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Diabetes Res Clin Pract. 2014 Feb;103(2):176-85. doi: 10.1016/j.diabres.2013.11.003. Epub 2013 Dec 1.

Global estimates of the prevalence of hyperglycaemia in pregnancy.

Author information

1
The International Diabetes Federation, Brussels, Belgium. Electronic address: leonor.guariguata@gmail.com.
2
The International Diabetes Federation, Brussels, Belgium.
3
Directorate of Public Health, Medway Council, Chatham, United Kingdom.
4
Department in Preventive Medicine, Ajou University School of Medicine, Suwon, Republic of Korea.

Abstract

AIMS:

We estimated the number of live births worldwide and by IDF Region who developed hyperglycaemia in pregnancy in 2013, including total diabetes in pregnancy (known and previously undiagnosed diabetes) and gestational diabetes.

METHODS:

Studies reporting prevalence of hyperglycaemia first-detected in pregnancy (formerly termed gestational diabetes) were identified using PubMed and through a review of cited literature. A simple scoring system was developed to characterise studies on diagnostic criteria, year study was conducted, study design, and representation. The highest scoring studies by country with sufficient detail on methodology for characterisation and reporting at least three age-groups were selected for inclusion. Forty-seven studies from 34 countries were used to calculate age-specific prevalence of hyperglycaemia first-detected in pregnancy in women 20-49 years. Adjustments were then made to account for heterogeneity in screening method and blood glucose diagnostic threshold in studies and also to align with recently published diagnostic criteria as defined by the WHO for hyperglycaemia first detected in pregnancy. Prevalence rates were applied to fertility and population estimates to determine regional and global prevalence of hyperglycaemia in pregnancy for 2013. An estimate of the proportion of cases of hyperglycaemia in pregnancy due to total diabetes in pregnancy was calculated using age- and sex-specific estimates of diabetes from the IDF Diabetes Atlas and applied to age-specific fertility rates.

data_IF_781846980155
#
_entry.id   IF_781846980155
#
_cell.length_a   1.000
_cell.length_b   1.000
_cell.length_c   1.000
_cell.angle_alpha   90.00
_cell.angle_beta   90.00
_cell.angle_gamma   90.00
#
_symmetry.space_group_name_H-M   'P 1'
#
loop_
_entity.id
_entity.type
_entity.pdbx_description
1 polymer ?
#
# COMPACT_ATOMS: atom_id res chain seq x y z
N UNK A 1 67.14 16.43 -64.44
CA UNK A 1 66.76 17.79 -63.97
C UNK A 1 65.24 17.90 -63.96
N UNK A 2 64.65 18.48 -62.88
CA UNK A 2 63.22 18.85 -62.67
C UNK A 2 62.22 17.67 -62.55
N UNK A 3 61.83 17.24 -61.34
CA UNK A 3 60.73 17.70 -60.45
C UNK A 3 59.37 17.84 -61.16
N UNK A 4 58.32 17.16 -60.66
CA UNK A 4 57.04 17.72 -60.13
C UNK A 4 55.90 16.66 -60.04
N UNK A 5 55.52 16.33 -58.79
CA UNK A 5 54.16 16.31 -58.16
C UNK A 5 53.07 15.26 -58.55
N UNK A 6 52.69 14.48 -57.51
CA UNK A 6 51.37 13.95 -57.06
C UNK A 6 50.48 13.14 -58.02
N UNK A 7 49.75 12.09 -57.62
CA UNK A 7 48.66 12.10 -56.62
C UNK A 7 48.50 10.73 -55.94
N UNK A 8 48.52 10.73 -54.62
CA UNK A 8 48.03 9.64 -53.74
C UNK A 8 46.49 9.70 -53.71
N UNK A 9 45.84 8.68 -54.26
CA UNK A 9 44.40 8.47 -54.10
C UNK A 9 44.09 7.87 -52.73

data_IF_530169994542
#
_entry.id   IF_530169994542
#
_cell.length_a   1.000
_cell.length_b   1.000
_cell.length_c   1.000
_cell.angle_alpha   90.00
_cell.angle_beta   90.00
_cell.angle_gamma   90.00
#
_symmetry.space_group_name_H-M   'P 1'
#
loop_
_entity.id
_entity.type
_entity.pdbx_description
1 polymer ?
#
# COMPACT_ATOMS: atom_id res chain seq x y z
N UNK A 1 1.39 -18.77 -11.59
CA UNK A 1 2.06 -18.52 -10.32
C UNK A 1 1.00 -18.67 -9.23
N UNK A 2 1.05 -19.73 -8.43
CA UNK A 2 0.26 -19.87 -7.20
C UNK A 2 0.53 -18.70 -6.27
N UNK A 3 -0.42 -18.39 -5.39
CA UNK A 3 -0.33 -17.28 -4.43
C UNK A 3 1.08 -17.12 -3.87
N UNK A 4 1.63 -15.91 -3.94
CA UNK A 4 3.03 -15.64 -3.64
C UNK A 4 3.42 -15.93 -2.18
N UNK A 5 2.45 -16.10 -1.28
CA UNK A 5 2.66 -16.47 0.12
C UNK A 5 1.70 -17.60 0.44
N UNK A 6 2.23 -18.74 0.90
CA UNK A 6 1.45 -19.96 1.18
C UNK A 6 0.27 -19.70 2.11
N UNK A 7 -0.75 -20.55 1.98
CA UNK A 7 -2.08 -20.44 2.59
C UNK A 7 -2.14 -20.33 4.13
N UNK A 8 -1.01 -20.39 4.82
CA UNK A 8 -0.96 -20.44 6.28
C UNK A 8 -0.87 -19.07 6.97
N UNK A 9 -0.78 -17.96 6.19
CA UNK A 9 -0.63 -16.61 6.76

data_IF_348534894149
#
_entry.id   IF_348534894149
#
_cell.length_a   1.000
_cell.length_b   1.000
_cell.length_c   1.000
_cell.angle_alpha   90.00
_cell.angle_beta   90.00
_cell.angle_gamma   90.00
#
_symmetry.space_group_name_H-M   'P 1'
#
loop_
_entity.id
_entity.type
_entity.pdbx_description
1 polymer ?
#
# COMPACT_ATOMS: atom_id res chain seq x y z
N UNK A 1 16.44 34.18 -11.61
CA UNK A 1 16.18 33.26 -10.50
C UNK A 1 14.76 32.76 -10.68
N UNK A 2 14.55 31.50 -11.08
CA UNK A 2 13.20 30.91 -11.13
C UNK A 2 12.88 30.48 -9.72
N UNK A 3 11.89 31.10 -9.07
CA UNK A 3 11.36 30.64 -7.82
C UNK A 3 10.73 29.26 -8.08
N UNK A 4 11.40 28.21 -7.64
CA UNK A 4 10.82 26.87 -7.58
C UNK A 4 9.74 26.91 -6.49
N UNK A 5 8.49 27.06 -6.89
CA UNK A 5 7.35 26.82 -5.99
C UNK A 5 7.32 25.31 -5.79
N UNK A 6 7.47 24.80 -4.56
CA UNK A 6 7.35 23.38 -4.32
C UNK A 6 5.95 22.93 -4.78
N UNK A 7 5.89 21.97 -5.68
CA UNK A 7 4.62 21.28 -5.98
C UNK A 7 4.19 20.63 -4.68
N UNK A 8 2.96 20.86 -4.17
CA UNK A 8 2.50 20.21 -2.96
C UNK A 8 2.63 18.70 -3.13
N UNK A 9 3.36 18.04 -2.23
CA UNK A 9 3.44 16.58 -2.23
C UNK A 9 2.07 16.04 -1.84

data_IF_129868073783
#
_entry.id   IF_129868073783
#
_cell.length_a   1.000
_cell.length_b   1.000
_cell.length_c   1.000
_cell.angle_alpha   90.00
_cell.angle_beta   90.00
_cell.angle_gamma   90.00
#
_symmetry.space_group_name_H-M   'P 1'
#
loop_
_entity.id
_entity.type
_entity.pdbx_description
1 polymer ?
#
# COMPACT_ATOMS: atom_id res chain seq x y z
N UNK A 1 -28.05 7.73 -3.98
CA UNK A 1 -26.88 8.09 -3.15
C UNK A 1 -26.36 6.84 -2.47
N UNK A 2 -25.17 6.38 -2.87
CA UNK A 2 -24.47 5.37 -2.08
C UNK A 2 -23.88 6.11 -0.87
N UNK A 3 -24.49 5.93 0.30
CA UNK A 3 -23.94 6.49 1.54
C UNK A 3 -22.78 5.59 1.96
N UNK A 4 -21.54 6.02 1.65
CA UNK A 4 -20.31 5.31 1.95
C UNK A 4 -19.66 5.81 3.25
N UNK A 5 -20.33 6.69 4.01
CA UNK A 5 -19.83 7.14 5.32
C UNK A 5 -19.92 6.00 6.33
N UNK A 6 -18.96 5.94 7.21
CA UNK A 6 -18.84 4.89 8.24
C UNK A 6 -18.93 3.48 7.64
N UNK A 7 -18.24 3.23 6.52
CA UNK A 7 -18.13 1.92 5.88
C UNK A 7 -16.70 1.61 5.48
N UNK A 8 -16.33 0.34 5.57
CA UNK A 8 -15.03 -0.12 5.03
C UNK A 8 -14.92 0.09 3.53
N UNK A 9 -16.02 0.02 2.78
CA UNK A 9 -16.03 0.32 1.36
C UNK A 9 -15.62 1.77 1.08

RESULTS:

The global prevalence of hyperglycaemia in pregnancy in women (20-49 years) is 16.9%, or 21.4 million live births in 2013. An estimated 16.0% of those cases may be due to total diabetes in pregnancy. The highest prevalence was found in the South-East Asia Region at 25.0% compared with 10.4% in the North America and Caribbean Region. More than 90% of cases of hyperglycaemia in pregnancy are estimated to occur in low- and middle-income countries.

CONCLUSION:

These are the first global estimates of hyperglycaemia in pregnancy and conform to the new WHO recommendations regarding diagnosis and also include estimates of live births in women with known diabetes. They indicate the importance of the disease from a public health and maternal and child health perspective, particularly in developing countries.

KEYWORDS:

Diabetes; Gestational diabetes; Hyperglycaemia in pregnancy; Maternal health; Pregnancy

PMID:
24300020
DOI:
10.1016/j.diabres.2013.11.003
[Indexed for MEDLINE]

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